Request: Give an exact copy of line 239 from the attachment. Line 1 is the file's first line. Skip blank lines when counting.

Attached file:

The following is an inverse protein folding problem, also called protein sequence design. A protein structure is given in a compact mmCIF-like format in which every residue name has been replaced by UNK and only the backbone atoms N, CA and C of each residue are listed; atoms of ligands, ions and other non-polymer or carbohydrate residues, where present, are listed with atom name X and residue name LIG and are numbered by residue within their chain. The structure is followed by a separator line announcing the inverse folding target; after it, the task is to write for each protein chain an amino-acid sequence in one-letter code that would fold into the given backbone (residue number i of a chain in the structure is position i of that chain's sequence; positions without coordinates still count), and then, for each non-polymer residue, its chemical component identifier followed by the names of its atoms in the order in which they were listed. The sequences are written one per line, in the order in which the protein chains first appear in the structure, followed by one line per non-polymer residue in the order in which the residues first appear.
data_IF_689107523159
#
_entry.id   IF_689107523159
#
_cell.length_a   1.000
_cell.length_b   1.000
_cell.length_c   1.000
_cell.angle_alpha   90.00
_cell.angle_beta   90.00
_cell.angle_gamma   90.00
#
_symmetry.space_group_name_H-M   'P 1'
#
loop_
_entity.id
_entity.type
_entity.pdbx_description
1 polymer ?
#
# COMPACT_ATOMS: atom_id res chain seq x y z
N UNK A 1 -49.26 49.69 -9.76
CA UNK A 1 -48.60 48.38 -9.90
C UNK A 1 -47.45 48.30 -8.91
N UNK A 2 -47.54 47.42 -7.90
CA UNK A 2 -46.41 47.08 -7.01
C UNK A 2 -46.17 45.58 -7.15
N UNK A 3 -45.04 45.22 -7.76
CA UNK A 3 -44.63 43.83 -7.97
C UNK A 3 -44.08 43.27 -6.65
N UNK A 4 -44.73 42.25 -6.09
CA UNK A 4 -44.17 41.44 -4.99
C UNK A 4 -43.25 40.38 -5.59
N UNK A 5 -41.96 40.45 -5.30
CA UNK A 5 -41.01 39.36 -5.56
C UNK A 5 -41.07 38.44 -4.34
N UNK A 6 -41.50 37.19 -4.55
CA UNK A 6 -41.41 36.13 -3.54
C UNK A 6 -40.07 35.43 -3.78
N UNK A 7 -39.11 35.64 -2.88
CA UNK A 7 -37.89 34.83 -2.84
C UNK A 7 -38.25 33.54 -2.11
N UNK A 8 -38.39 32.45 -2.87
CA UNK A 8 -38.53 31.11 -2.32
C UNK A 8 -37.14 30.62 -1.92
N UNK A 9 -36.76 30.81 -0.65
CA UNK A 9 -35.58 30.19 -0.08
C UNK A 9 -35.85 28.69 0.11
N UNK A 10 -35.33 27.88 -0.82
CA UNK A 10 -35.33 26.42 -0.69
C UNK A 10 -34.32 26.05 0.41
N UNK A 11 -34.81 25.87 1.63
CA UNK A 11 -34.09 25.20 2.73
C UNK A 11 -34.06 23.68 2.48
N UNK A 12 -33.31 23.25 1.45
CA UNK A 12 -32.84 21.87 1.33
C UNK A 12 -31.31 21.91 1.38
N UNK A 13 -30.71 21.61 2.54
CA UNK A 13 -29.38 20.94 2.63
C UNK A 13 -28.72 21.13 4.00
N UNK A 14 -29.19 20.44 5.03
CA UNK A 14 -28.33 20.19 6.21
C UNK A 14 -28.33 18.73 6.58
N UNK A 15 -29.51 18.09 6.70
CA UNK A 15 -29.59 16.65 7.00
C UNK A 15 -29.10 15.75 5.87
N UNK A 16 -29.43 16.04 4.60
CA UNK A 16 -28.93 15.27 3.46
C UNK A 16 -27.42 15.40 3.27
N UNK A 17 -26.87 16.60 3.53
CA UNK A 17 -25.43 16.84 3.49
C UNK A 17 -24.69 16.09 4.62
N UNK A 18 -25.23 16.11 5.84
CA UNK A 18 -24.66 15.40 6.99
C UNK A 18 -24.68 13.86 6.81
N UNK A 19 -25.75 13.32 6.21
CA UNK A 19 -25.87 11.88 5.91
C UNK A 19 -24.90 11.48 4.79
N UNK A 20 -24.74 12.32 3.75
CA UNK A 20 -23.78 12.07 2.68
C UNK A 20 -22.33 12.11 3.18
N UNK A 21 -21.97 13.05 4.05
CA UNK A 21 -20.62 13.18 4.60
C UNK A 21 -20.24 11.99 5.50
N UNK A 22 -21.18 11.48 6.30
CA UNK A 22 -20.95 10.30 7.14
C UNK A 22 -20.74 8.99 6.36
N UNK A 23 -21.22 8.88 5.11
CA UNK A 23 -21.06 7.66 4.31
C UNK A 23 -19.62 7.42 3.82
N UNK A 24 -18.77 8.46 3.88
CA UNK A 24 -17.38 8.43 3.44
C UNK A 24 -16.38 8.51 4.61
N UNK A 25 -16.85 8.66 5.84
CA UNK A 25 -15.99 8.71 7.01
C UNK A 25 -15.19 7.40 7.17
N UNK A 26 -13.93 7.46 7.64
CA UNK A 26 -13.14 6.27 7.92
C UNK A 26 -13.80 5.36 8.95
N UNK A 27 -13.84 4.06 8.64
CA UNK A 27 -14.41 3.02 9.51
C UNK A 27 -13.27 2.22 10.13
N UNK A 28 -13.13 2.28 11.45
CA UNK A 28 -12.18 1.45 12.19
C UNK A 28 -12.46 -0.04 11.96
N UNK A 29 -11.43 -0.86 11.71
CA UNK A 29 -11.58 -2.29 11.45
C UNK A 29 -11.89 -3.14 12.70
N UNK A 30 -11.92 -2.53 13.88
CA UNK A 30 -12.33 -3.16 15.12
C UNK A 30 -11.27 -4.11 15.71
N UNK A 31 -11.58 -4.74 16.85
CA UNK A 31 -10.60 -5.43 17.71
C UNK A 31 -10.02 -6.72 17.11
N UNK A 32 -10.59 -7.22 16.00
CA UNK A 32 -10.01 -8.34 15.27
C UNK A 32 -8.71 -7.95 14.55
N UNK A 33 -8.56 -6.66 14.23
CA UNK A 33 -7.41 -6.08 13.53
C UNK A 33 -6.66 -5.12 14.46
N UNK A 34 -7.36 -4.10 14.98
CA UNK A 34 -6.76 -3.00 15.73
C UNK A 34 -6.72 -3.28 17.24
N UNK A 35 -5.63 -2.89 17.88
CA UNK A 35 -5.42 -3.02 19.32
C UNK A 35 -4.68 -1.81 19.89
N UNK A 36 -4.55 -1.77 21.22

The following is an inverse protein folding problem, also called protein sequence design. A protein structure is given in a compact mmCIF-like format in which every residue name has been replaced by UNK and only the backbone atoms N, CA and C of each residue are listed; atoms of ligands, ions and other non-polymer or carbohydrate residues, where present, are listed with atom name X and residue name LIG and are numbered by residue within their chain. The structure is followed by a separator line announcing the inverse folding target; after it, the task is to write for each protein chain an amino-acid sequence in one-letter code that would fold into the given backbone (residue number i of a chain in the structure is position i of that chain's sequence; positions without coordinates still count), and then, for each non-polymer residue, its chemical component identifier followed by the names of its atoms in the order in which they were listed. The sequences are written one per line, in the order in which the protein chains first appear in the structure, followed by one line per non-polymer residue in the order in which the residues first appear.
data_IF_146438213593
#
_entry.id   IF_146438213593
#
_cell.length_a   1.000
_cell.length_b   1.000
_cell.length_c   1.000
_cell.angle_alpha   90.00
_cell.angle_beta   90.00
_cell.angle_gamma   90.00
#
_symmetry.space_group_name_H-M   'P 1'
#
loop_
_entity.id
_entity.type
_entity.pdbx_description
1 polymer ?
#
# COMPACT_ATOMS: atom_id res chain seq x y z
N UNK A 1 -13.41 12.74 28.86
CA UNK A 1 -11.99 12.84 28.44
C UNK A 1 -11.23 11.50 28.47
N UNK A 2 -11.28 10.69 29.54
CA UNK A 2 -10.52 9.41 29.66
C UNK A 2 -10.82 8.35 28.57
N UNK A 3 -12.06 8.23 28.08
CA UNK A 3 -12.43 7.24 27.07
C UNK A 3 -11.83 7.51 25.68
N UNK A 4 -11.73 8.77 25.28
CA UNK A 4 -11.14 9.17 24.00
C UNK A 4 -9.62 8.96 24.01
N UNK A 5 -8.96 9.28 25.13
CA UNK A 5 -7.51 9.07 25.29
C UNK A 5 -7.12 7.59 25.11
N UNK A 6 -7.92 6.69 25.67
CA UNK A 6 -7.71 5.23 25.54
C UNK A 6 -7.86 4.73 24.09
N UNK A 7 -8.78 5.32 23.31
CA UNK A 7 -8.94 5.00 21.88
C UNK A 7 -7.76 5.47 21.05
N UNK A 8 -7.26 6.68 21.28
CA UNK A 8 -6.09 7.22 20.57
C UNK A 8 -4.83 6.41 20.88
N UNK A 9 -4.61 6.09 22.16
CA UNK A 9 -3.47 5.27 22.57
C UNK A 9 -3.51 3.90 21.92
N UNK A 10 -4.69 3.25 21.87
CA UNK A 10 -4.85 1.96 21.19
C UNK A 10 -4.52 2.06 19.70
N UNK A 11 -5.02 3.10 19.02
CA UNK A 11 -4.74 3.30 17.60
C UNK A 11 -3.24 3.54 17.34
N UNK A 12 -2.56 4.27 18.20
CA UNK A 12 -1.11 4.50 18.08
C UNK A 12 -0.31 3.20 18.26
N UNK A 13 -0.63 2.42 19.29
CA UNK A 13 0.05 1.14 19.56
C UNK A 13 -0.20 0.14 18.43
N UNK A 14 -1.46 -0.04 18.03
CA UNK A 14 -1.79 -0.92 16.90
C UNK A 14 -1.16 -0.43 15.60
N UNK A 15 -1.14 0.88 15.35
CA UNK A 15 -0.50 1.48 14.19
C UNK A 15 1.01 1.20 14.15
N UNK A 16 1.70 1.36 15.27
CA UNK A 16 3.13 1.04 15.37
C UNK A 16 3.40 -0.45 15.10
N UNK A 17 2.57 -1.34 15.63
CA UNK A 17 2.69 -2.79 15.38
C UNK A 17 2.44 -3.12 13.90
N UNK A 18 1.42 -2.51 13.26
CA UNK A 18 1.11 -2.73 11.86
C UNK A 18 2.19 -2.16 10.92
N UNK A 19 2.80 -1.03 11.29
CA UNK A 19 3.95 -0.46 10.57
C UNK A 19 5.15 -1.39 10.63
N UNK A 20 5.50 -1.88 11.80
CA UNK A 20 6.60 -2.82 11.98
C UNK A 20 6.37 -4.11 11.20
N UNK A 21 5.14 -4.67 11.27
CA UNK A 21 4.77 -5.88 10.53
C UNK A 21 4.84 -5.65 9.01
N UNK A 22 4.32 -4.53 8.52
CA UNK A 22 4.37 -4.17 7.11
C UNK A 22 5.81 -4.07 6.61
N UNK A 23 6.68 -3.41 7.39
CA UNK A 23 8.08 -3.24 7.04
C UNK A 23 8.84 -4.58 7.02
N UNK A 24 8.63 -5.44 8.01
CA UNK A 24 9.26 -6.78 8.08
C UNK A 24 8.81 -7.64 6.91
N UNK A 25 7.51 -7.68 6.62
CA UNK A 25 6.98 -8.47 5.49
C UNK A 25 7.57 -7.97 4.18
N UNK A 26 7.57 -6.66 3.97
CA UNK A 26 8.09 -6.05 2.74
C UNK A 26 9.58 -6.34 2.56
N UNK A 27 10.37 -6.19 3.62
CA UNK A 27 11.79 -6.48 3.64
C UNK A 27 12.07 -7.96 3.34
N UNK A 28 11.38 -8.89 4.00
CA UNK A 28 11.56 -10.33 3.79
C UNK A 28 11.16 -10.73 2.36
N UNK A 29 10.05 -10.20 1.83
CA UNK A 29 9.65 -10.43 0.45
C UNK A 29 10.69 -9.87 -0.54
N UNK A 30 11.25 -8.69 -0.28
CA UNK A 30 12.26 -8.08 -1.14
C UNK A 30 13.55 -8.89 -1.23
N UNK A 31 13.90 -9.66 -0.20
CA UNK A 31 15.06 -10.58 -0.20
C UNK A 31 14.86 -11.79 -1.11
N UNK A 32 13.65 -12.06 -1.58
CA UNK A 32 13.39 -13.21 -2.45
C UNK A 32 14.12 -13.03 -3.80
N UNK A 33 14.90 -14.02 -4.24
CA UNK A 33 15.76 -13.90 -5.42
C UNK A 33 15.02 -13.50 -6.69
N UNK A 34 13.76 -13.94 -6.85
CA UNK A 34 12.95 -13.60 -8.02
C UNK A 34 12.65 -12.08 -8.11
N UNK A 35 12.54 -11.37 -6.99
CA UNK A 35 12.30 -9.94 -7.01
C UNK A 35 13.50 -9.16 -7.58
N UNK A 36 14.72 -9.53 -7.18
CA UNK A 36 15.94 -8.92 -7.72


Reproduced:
N UNK A 31 13.90 -9.66 -0.20